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Engineering Level Opportunities for You
February 1970 Popular Electronics

February 1970 Popular Electronics

February 1970 Popular Electronics Cover - RF CafeTable of Contents

People old and young enjoy waxing nostalgic about and learning some of the history of early electronics. Popular Electronics was published from October 1954 through April 1985. All copyrights are hereby acknowledged. See all articles from Popular Electronics.

Cleveland Institute of Electronics - RF CafeThis article from a 1970 issue of Popular Electronics is a timely mate to the monthly list of career-related resources I posted today since it discusses jobs in electronics not necessarily at the degreed engineer level. Along with both diploma and certificate programs by local colleges, home study courses in electronics have been around since the early part of the last century. Cleveland Institute of Electronics (CIE) began offering courses by mail in 1934, and has been running advertisements in trade and technology magazines for as long as I can remember. It is still in business today.

See also How to Become a 'Non-Degree Engineer in the May 1966 Electronics World, Cleveland Electronics Institute Electronics Slide Rule Advertisement in the August 1967 Electronics World, RCA Institutes Advertisement in the June 1969 Electronics World, and Engineering Level Opportunities for You in the February 1970 Popular Electronics.

Engineering Level Opportunities for You

Home Study is the Answer

By Alexander W. Burawa, Associate Editor

Engineering Level Opportunities for You, February 1970 Popular Electronics - RF CafeThe phenomenal pace at which electronics has developed in the last few years - and the ever-increasing complexity of the technology - have precipitated an unprecedented demand for engineering level electronics technicians. In the aerospace and communications industries, in sophisticated computer centers, and in scientific and medical electronics - all areas where the most lucrative job opportunities exist - training on the level of the radio-TV repairman is no longer sufficient. Technicians in these job situations are actually associate or assistant engineers; and it takes engineering training on the college level to get these jobs - something you can now do with home study.

"General acceptance of correspondence study as a legitimate technique has been developing for years. Recently, however, the growth of that acceptance has been phenomenal. Hundreds of private companies are using home study to enable their employees to do a better job. Colleges and universities are becoming more willing to give formal credit on the basis of personal interviews and qualifying examinations.

"No study of correspondence education has shown it to be appreciably inferior to classroom instruction, while a number of studies have shown correspondence students do measurably better on examinations."

L. M. Upchurch, Jr.
President, CREI

If you can't take the time or haven't the money to spend for two to four years of college what do you do? Do you know that four nationally accredited home study schools are now offering engineering courses on the college level? If you have the prerequisites, two years or less of leisure-time home study could put you well on your way toward one of these engineering technician positions.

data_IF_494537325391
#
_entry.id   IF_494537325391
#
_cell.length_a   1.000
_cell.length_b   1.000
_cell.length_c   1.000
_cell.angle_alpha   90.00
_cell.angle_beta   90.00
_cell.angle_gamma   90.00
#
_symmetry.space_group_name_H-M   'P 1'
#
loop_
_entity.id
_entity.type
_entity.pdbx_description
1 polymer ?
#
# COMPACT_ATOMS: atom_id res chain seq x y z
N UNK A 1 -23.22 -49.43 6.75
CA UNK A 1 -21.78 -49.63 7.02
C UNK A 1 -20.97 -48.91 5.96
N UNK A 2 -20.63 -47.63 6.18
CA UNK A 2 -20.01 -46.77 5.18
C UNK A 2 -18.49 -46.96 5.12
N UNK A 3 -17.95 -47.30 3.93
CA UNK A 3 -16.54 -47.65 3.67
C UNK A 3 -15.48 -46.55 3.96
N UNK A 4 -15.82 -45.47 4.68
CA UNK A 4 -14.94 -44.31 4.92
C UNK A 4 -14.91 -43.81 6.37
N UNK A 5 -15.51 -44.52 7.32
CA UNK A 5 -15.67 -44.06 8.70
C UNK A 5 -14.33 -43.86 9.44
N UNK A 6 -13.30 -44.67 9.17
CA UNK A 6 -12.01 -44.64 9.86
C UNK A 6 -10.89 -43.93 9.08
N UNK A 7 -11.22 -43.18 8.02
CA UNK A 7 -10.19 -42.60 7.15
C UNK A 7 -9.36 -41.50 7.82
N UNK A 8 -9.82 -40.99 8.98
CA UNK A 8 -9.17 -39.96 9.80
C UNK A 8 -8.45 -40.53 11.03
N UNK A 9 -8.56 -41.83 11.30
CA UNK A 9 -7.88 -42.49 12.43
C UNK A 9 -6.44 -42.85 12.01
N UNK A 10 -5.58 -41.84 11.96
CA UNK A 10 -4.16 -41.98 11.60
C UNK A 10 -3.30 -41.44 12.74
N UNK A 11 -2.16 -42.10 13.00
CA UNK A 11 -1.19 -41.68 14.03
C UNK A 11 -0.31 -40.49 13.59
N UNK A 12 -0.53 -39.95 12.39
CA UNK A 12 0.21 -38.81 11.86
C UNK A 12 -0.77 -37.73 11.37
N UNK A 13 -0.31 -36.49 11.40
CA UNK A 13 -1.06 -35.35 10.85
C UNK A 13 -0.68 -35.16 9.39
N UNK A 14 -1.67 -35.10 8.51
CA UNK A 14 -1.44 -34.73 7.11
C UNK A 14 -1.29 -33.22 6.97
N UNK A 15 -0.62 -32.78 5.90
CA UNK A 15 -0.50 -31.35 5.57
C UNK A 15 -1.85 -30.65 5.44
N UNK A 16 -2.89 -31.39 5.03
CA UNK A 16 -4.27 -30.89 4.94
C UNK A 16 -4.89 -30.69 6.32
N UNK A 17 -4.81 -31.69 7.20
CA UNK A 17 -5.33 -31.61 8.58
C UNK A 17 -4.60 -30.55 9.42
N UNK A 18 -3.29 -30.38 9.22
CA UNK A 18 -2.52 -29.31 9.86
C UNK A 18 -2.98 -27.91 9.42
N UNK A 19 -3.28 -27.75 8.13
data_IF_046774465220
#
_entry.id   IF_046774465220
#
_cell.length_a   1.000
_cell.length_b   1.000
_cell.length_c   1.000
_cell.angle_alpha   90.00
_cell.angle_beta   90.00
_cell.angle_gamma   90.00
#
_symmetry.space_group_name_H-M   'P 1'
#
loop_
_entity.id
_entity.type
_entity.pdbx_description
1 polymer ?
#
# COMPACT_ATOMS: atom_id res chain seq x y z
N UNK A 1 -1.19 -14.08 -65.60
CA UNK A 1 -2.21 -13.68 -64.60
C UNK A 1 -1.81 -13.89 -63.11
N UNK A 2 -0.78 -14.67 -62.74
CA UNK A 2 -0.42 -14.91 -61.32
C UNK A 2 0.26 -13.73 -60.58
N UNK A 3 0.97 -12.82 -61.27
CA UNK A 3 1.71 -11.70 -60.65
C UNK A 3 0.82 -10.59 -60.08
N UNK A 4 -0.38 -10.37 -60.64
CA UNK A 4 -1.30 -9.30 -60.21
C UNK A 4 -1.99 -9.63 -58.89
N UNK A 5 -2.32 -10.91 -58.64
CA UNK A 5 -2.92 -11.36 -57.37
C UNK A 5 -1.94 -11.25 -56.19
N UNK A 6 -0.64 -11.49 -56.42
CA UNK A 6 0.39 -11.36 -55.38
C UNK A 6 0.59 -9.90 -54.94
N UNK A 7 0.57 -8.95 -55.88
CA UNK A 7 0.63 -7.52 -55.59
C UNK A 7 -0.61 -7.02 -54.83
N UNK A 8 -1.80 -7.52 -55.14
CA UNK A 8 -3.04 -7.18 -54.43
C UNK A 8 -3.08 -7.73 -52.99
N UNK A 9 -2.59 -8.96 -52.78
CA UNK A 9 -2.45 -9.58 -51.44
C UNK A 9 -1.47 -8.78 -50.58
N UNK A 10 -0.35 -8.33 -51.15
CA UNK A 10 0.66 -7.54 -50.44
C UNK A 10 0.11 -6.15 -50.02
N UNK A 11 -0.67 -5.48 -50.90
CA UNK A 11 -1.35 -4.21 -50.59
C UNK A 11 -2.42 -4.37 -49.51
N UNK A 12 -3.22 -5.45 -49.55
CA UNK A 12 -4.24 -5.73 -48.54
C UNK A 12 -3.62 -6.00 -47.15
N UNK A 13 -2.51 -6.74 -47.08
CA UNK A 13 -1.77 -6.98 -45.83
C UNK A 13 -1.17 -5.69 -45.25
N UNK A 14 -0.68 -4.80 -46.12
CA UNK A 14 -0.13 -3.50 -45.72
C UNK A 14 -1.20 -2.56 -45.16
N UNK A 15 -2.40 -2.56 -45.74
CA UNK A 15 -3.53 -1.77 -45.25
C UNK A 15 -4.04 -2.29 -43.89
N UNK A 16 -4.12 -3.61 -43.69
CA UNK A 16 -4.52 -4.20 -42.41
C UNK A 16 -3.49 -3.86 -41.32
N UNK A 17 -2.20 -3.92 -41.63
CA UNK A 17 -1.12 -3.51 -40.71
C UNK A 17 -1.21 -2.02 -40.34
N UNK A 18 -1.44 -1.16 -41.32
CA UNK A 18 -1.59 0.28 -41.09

The college-level courses offered by home-study schools have gained wide-spread approval in industrial and educational circles. In most cases, the student receives an industry recognized diploma upon completion of one of the courses. One home study school offers the opportunity of earning a degree.

Home study courses in electronics actually started in the 1920's. The earliest courses were highly specialized, tending to focus on certain areas in a technology which was then only in its infancy. Gradually, coverage was expanded and today's home study engineering courses are as up-to-date and cover as much ground (in the technology) as those offered in many technical colleges.

Schools accredited by the National Home Study Council* and offering engineering programs are: Capitol Radio Engineering Institute (CREI), 3224 Sixteenth St., NW, Washington, D.C. 20010; Cleveland Institute of Electronics (CIE), 1776 East 17 St., Cleveland, Ohio 44114; Grantham School of Engineering (GSE), 1505 North Western Ave., Hollywood, Calif. 90027; and National Technical Schools (NTS), 4000 S. Figueroa St., Los Angeles, Calif. 90037.

What Is an Engineering Technician?

The entire technical work force in electronics can be divided into two broad, but not necessarily well defined, categories: technicians and engineers. Technician in this sense refers to the person who operates, maintains, troubleshoots, and repairs electronic gear. Engineer refers to the designer of new devices, circuits, and systems. Between the two categories lies a growing force of engineering technicians (sometimes referred to as associate engineers). The engineering technician's duties and responsibilities overlap both categories.

Engineering technicians usually work directly with scientists and engineers with degrees. They analyze and solve engineering problems and occasionally prepare technical reports. Consequently, the engineering technician must have a thorough grasp of the scientific principles of his particular field and a good understanding of mathematics and physics. Generally, to be entitled to the title of associate engineer, the person is expected to be a graduate of a two-year college. However, the growing recognition of home study by the industry does entitle the home study graduate to apply to his name the title of engineering technician.